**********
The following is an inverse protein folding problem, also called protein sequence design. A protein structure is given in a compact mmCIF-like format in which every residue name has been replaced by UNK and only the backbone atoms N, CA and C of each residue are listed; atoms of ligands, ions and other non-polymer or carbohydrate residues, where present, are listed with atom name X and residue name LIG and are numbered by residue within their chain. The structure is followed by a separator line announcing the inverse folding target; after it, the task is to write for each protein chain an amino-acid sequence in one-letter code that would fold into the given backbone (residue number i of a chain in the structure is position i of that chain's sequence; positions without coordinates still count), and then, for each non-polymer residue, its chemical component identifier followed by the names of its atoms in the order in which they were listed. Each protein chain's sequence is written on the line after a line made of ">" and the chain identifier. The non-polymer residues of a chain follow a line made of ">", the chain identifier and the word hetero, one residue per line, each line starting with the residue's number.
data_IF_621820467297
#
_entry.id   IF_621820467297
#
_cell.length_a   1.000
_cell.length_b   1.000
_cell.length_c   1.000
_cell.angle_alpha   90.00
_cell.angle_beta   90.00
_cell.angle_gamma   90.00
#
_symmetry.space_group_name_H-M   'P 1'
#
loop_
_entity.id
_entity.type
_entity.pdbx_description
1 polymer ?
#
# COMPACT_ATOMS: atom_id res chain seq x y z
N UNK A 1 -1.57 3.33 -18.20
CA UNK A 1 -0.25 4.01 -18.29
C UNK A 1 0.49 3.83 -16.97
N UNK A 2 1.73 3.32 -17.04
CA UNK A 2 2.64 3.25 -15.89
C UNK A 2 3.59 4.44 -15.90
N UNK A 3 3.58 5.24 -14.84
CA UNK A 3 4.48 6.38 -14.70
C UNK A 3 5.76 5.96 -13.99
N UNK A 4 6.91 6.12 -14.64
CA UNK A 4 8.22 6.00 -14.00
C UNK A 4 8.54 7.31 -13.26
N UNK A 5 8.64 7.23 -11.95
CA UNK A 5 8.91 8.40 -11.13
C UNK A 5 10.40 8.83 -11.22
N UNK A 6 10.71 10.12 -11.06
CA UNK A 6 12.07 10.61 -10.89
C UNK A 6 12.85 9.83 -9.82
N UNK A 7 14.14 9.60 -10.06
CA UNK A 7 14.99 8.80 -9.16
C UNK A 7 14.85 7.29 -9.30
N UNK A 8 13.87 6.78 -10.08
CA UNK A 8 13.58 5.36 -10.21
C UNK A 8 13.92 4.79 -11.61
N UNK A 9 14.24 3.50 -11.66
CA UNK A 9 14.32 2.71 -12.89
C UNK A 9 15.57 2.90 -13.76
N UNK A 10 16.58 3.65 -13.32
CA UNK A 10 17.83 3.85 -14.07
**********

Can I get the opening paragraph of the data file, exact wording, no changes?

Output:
The following is an inverse protein folding problem, also called protein sequence design. A protein structure is given in a compact mmCIF-like format in which every residue name has been replaced by UNK and only the backbone atoms N, CA and C of each residue are listed; atoms of ligands, ions and other non-polymer or carbohydrate residues, where present, are listed with atom name X and residue name LIG and are numbered by residue within their chain. The structure is followed by a separator line announcing the inverse folding target; after it, the task is to write for each protein chain an amino-acid sequence in one-letter code that would fold into the given backbone (residue number i of a chain in the structure is position i of that chain's sequence; positions without coordinates still count), and then, for each non-polymer residue, its chemical component identifier followed by the names of its atoms in the order in which they were listed. Each protein chain's sequence is written on the line after a line made of ">" and the chain identifier. The non-polymer residues of a chain follow a line made of ">", the chain identifier and the word hetero, one residue per line, each line starting with the residue's number.